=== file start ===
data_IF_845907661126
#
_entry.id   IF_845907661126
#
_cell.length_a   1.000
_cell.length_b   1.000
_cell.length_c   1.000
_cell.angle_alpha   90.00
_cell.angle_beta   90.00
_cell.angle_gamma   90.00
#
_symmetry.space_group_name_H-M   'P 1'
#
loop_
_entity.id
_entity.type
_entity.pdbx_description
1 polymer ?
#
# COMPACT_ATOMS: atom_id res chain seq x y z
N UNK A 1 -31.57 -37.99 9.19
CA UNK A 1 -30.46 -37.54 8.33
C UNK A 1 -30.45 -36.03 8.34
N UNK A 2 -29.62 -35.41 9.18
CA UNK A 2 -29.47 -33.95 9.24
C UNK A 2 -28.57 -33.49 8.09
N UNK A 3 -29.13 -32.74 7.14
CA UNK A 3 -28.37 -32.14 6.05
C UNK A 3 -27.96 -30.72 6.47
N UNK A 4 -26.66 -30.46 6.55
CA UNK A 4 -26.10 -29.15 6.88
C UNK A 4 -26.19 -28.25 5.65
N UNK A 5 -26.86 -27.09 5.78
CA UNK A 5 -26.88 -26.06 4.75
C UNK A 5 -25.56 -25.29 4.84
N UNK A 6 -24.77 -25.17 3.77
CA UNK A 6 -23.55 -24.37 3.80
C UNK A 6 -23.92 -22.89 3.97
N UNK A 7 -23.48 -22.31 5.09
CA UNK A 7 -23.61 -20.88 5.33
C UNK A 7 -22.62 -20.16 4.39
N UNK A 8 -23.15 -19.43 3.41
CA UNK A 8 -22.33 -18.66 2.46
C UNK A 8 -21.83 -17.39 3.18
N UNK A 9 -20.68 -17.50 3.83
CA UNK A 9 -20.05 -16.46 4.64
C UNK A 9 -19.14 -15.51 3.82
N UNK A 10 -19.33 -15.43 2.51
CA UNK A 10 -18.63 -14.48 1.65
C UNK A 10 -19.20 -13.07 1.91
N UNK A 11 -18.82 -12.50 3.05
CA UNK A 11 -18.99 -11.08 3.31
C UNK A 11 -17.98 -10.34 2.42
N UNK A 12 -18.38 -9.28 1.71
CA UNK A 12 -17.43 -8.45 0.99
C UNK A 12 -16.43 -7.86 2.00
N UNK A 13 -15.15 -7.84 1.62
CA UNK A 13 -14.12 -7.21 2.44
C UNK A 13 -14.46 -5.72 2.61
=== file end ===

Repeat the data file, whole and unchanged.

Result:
data_IF_845907661126
#
_entry.id   IF_845907661126
#
_cell.length_a   1.000
_cell.length_b   1.000
_cell.length_c   1.000
_cell.angle_alpha   90.00
_cell.angle_beta   90.00
_cell.angle_gamma   90.00
#
_symmetry.space_group_name_H-M   'P 1'
#
loop_
_entity.id
_entity.type
_entity.pdbx_description
1 polymer ?
#
# COMPACT_ATOMS: atom_id res chain seq x y z
N UNK A 1 -31.57 -37.99 9.19
CA UNK A 1 -30.46 -37.54 8.33
C UNK A 1 -30.45 -36.03 8.34
N UNK A 2 -29.62 -35.41 9.18
CA UNK A 2 -29.47 -33.95 9.24
C UNK A 2 -28.57 -33.49 8.09
N UNK A 3 -29.13 -32.74 7.14
CA UNK A 3 -28.37 -32.14 6.05
C UNK A 3 -27.96 -30.72 6.47
N UNK A 4 -26.66 -30.46 6.55
CA UNK A 4 -26.10 -29.15 6.88
C UNK A 4 -26.19 -28.25 5.65
N UNK A 5 -26.86 -27.09 5.78
CA UNK A 5 -26.88 -26.06 4.75
C UNK A 5 -25.56 -25.29 4.84
N UNK A 6 -24.77 -25.17 3.77
CA UNK A 6 -23.55 -24.37 3.80
C UNK A 6 -23.92 -22.89 3.97
N UNK A 7 -23.48 -22.31 5.09
CA UNK A 7 -23.61 -20.88 5.33
C UNK A 7 -22.62 -20.16 4.39
N UNK A 8 -23.15 -19.43 3.41
CA UNK A 8 -22.33 -18.66 2.46
C UNK A 8 -21.83 -17.39 3.18
N UNK A 9 -20.68 -17.50 3.83
CA UNK A 9 -20.05 -16.46 4.64
C UNK A 9 -19.14 -15.51 3.82
N UNK A 10 -19.33 -15.43 2.51
CA UNK A 10 -18.63 -14.48 1.65
C UNK A 10 -19.20 -13.07 1.91
N UNK A 11 -18.82 -12.50 3.05
CA UNK A 11 -18.99 -11.08 3.31
C UNK A 11 -17.98 -10.34 2.42
N UNK A 12 -18.38 -9.28 1.71
CA UNK A 12 -17.43 -8.45 0.99
C UNK A 12 -16.43 -7.86 2.00
N UNK A 13 -15.15 -7.84 1.62
CA UNK A 13 -14.12 -7.21 2.44
C UNK A 13 -14.46 -5.72 2.61